The second advantage is that you get the same prescription strength as the original Differin—this isn’t a different medication with the same active ingredient.

What is a disadvantage of using OTC Differin Gel?

Cost. Because generic Differin (adapalene) is available by prescription it can be billed to your prescription insurance. Your co-pay will typically be lower than the cash price of OTC Differin.

And, because Differin is the only OTC product of its kind, the manufacturer may be able to set the price higher than other OTC acne treatments.

What other options are available OTC for acne?

The big OTC options include any of the various benzoyl peroxide and salicylic acid acne products.

There are also a bunch of “natural” products that can be used for acne, including tea tree oil, witch hazel, green tea extract, masks and exfoliants, and more.

Want more information?

Check out the news release from the FDA here.


When Do I Need Pneumonia Vaccines?

by Dr. Sharon Orrange on July 19, 2016 at 1:37 pm

Strep pneumonia also known as pneumococcal pneumonia is a major cause of bacterial pneumonia in adults. There are 90 different strains (serotypes) of strep pneumonia, and even if you’ve had one type, you are only immune to that one type again.

Because your immune response is specific to that type, you still need a vaccine to help you out. Two in fact. Two vaccines that cover 23 different serotypes (aka strains) of pneumococcal pneumonia.

There are two vaccines for pneumonia:

Pneumovax 23 was introduced in 1983 and covers 23 strains of pneumonia.

Prevnar 13 which is not new, but it is a new recommendation for adults. This vaccine gets a better immune response though it only covers 13 types.

I’m 65 or older—should I get the pneumonia vaccines?

Yes. If you have not been vaccinated you will get your Prevnar first, followed one year later by your Pneumovax. The two pneumonia vaccines have to be separated by one year. You are then done with pneumonia vaccines, and do not need any sort of booster.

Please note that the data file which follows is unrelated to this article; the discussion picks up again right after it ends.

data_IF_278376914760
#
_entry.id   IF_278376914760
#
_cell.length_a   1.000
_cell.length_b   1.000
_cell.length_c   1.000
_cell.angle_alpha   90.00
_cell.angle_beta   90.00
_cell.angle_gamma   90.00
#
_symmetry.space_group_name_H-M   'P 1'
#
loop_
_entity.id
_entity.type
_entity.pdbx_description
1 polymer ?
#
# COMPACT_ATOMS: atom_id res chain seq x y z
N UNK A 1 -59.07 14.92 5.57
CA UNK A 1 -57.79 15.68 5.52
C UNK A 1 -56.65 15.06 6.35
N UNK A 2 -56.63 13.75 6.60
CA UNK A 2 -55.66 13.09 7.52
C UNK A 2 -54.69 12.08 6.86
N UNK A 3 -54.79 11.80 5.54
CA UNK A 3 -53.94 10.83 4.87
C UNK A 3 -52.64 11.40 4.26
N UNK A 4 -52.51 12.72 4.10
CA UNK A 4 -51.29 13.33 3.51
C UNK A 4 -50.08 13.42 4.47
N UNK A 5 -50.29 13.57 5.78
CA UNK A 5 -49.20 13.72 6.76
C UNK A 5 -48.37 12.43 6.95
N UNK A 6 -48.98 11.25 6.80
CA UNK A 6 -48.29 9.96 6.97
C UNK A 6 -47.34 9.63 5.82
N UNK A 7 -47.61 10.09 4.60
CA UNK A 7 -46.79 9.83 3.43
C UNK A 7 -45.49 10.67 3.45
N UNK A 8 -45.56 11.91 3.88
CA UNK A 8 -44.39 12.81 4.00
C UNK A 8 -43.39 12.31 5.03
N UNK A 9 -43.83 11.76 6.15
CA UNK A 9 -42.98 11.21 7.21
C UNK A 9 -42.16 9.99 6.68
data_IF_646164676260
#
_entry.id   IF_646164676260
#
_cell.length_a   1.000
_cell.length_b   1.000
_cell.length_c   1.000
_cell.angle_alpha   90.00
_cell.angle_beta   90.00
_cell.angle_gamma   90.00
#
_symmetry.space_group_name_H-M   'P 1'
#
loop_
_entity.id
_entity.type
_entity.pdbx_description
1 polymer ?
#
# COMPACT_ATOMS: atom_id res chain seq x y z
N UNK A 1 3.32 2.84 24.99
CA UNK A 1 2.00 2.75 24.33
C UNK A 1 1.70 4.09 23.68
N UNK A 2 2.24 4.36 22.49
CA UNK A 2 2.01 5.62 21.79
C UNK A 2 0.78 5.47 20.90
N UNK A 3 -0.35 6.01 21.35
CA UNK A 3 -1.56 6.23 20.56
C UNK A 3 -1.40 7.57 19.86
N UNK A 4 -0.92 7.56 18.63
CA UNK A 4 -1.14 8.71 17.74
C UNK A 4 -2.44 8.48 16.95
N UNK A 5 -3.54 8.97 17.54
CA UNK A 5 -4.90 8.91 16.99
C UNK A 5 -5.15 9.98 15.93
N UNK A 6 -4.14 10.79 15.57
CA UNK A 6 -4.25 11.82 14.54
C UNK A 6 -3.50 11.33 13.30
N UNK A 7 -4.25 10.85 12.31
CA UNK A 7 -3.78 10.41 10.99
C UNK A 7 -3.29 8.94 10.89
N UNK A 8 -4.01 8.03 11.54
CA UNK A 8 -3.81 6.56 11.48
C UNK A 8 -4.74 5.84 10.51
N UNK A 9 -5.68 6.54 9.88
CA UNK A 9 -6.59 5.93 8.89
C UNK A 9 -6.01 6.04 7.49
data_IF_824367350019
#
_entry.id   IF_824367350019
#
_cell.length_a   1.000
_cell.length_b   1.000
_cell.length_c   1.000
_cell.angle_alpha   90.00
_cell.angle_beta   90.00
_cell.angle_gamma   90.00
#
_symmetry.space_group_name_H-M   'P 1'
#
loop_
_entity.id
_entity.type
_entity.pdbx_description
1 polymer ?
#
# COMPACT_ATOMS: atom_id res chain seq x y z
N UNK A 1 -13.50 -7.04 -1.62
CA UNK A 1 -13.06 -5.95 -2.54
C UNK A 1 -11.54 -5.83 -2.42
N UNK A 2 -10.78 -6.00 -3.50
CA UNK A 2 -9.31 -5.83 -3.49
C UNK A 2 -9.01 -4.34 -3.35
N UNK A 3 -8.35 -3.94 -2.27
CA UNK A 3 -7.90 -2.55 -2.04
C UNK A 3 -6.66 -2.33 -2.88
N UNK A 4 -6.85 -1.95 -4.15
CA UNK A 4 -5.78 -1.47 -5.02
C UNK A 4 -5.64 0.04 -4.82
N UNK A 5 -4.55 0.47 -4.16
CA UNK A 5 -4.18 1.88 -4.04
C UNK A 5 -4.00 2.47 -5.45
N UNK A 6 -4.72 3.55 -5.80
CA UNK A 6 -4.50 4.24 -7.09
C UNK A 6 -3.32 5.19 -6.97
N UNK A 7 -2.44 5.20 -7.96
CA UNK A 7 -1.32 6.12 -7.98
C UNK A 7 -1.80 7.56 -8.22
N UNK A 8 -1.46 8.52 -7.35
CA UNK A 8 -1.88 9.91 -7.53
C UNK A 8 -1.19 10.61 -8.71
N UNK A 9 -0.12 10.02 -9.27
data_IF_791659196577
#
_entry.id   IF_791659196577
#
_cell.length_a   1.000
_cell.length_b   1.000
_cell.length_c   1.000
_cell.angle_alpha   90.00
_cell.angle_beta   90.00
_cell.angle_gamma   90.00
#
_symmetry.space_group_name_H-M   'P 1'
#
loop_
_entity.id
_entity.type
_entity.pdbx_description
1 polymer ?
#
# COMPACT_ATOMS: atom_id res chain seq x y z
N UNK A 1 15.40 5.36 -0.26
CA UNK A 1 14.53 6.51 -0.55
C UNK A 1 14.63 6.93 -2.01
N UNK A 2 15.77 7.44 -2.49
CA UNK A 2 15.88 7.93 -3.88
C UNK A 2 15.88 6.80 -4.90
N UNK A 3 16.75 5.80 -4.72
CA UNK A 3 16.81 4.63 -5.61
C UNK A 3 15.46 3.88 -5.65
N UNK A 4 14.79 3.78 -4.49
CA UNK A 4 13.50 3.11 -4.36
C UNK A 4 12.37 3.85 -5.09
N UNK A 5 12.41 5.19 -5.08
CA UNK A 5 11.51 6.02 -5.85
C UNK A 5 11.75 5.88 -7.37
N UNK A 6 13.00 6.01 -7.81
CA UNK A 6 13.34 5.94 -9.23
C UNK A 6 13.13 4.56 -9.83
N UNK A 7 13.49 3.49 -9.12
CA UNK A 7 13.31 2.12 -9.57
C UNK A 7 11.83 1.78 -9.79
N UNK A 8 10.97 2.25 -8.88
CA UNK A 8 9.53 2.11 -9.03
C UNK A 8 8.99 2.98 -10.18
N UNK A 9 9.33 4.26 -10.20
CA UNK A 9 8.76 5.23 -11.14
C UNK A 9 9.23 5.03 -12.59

Why do I need both?

Though the Prevnar vaccination, the new recommendation, covers the same strains as the Pneumovax, the immune response seen when you receive both is better.

Why can’t Prevnar 13 and Pneumovax 23 be given together?

Unlike flu shots with pneumonia vaccines, the two pneumonia vaccines cannot be given together. Not because it’s dangerous—but because there is “immunologic interference” making them less effective. The sequence and timing is important. Closer spacing of these vaccines does not induce as good a response. Remember this is only a problem with the two pneumonia vaccines, and not the flu shot.

Do I need both of the pneumonia vaccines if I’m younger than 65?

Yes—if you belong to the following groups listed below. You’ll still get your Prevnar first and your Pneumovax one year later.

  • Cigarette smokers aged 19 and older. This group is often forgotten. People who smoke are at higher risk of pneumococcal pneumonia—get vaccinated.
  • Diabetes mellitus. This is another group that is often forgotten. Every person with diabetes needs their two pneumonia vaccines.
  • Chronic heart disease: congestive heart failure, cardiomyopathies. This does NOT include folks with high blood pressure.
  • Chronic lung disease like asthma, COPD and emphysema.
  • Alcoholics.
  • Chronic liver disease, cirrhosis.
  • Immunocompromised folks. This includes: HIV infection, leukemia, congenital immunodeficiency, Hodgkin’s disease, lymphoma, multiple myeloma, generalized malignancy or on immunosuppressive therapy.
  • Solid organ transplant patients.
  • Chronic kidney failure.
  • The rest. Candidates for cochlear implants, patients who’ve had their spleen removed, people with cerebrospinal leaks (CSF) leaks.